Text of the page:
Arthroscopic patelloplasty and circumpatellar denervation for the treatment of patellofemoral osteoarthritis.

Zhao G, Liu Y, Yuan B, Shen X, Qu F, Wang J, Qi W, Zhu J, Liu Y - Chin. Med. J. (2015)

Circumpatellar nerve distribution schematic diagram.
© Copyright Policy - open-access
Related In: Results  -  Collection

License
Show All Figures
getmorefigures.php?uid=PMC4837825&req=5

Figure 4: Circumpatellar nerve distribution schematic diagram.
Mentions: Circumpatellar nerves include the cutaneous nerves, the superior branch of the saphenous nerve, and the joint branch of the knee extensor muscle [Figure 4].[1819] The superior branch of the saphenous nerve (also called the patellar branch) passes through the internal superior border of the patella into the subcutaneous prepatellar area and is located in the prepatellar skin. The joint branch of the knee extensor muscle includes the interior, medial and lateral femoral muscular branches; the knee joint muscular branch; and the anterior branch of the obturator nerve. The interior femoral muscular branch originates from the obturator nerve or saphenous nerve and is divided into two branches after entering the joint capsule. The lower branch supports the synovial structures in the interior patella and patellofemoral joint.[20]

Bottom Line: A total of 149 cases were successfully followed up for 14.8 months, on average.This procedure was highly effective for patients with cartilage defects I-III but not for patients with cartilage defect IV.For PFOA patients, this procedure is effective for significantly relieving anterior knee pain, improving knee joint function and quality of life, and deferring arthritic progression.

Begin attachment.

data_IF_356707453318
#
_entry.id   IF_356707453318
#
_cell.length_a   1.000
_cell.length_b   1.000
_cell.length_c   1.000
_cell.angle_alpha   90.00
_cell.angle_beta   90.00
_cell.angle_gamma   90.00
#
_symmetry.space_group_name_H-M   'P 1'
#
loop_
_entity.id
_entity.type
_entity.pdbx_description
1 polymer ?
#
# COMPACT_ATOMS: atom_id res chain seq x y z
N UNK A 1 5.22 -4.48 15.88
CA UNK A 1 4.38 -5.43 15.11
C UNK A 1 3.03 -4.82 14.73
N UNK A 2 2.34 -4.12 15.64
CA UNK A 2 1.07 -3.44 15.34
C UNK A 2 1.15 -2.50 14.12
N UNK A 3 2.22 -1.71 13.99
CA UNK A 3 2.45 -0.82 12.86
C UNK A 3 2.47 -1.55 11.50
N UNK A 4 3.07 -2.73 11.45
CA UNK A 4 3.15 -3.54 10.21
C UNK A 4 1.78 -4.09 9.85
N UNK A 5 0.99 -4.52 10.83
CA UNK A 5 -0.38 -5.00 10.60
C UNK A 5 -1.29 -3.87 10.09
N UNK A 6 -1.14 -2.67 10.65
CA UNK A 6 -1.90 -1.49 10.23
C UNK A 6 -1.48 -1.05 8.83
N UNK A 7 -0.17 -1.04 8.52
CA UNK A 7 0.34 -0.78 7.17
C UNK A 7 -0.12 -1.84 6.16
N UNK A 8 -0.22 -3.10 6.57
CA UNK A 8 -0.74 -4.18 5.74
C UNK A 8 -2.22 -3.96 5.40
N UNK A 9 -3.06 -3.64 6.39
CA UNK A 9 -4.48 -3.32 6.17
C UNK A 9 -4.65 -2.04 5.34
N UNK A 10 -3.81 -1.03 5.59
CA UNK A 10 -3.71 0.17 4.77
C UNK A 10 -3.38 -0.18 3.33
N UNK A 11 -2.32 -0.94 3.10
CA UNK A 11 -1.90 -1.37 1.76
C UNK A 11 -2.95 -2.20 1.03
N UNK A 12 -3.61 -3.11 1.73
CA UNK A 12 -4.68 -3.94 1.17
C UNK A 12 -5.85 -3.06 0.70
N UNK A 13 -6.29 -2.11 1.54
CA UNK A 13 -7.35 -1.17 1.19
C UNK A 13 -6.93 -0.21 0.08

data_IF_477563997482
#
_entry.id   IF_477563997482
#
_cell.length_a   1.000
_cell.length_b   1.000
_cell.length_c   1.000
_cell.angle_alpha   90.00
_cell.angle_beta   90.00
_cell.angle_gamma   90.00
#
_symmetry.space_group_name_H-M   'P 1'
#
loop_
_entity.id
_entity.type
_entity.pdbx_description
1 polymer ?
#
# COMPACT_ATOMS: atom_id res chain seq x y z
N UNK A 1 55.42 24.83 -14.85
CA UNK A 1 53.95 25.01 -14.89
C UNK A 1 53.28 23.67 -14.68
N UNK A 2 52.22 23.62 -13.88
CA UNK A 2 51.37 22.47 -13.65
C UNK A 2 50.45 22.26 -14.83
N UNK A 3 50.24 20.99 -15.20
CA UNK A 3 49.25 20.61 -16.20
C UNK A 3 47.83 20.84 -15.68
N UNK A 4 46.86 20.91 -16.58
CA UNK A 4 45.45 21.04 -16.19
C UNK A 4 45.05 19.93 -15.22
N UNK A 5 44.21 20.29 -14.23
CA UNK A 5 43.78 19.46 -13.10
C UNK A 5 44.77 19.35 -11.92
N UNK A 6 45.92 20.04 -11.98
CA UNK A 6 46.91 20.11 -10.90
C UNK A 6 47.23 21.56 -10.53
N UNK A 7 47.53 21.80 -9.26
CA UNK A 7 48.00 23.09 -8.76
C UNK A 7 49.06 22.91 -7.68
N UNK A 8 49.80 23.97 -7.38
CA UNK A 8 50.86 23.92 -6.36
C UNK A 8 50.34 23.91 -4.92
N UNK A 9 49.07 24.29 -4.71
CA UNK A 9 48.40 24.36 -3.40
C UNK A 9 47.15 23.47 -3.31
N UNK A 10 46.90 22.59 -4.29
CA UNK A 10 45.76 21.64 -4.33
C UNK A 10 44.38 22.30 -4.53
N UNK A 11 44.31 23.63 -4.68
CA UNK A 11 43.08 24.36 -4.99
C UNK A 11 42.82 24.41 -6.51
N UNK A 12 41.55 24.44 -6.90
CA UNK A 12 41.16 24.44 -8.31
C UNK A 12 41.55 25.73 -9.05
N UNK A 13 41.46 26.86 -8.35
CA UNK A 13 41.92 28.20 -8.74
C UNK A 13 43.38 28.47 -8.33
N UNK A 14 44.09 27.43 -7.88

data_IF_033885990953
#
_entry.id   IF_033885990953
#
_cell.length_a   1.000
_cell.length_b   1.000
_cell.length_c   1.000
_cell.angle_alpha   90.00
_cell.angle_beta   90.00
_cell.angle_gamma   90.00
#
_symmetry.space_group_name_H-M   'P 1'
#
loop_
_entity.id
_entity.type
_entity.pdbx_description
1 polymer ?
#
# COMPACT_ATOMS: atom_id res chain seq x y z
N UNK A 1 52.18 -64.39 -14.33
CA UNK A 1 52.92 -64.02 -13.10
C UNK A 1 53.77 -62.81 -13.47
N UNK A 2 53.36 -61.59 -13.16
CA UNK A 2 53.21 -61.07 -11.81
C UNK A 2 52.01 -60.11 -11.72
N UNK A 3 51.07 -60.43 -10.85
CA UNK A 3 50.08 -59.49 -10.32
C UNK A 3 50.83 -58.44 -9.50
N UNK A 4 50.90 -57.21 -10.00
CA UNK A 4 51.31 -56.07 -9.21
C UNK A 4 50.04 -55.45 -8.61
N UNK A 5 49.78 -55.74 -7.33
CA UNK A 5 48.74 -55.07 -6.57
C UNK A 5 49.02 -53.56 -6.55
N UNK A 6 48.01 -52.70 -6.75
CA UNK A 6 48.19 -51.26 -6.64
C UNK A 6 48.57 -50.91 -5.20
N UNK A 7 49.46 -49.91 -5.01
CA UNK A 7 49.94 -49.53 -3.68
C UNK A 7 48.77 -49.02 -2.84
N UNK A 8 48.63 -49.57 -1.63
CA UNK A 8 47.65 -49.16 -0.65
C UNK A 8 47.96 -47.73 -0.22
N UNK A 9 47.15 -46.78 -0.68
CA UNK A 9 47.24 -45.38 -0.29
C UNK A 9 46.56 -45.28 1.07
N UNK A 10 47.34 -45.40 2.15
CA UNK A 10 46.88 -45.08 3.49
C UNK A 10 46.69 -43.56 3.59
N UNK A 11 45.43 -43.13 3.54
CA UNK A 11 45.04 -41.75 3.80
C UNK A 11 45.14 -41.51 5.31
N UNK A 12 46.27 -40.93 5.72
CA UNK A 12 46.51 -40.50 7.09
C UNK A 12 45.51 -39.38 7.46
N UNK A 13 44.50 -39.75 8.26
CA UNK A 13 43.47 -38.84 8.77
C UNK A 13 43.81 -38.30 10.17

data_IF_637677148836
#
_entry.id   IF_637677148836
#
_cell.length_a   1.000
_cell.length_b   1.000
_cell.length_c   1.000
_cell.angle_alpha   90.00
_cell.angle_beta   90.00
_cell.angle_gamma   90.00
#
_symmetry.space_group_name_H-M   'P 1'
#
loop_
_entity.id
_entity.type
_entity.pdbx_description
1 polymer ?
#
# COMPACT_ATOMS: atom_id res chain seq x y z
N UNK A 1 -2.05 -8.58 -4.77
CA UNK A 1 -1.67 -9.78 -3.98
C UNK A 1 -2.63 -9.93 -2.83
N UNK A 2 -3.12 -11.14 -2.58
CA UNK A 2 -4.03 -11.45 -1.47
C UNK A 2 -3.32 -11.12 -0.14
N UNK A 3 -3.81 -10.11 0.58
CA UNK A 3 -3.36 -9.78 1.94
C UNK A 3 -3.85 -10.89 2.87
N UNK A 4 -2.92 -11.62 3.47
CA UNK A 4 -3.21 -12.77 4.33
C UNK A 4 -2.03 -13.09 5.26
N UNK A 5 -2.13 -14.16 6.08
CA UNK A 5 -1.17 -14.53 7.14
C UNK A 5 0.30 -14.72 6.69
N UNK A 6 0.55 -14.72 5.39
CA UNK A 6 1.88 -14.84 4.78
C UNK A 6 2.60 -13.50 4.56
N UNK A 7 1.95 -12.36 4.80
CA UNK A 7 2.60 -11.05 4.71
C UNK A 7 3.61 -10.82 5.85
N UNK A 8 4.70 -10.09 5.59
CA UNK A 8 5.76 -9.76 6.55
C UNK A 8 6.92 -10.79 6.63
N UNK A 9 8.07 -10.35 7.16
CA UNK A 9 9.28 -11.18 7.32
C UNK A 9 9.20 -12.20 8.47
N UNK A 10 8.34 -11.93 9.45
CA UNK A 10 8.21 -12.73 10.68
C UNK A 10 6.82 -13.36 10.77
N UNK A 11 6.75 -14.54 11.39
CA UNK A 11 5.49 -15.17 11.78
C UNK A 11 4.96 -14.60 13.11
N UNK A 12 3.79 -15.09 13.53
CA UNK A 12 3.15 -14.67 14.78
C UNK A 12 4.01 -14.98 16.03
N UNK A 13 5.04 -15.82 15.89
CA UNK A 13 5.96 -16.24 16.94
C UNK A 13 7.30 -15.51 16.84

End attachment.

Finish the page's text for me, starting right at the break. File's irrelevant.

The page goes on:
View Article: PubMed Central - PubMed

Affiliation: Department of Orthopedics, Chinese People's Liberation Army General Hospital, Beijing 100853, China.

ABSTRACT

Background: Patellofemoral osteoarthritis commonly occurs in older people, often resulting in anterior knee pain and severely reduced quality of life. The aim was to examine the effectiveness of arthroscopic patelloplasty and circumpatellar denervation for the treatment of patellofemoral osteoarthritis (PFOA).

Methods: A total of 156 PFOA patients (62 males, 94 females; ages 45-81 years, mean 66 years) treated in our department between September 2012 and March 2013 were involved in this study. Clinical manifestations included recurrent swelling and pain in the knee joint and aggravated pain upon ascending/descending stairs, squatting down, or standing up. PFOA was treated with arthroscopic patelloplasty and circumpatellar denervation. The therapeutic effects before and after surgery were statistically evaluated using Lysholm and Kujala scores. The therapeutic effects were graded by classification of the degree of cartilage defect.

Results: A total of 149 cases were successfully followed up for 14.8 months, on average. The incisions healed well, and no complications occurred. After surgery, the average Lysholm score improved from 73.29 to 80.93, and the average Kujala score improved from 68.34 to 76.48. This procedure was highly effective for patients with cartilage defects I-III but not for patients with cartilage defect IV.

Conclusions: For PFOA patients, this procedure is effective for significantly relieving anterior knee pain, improving knee joint function and quality of life, and deferring arthritic progression.

Show MeSH
Related in: MedlinePlus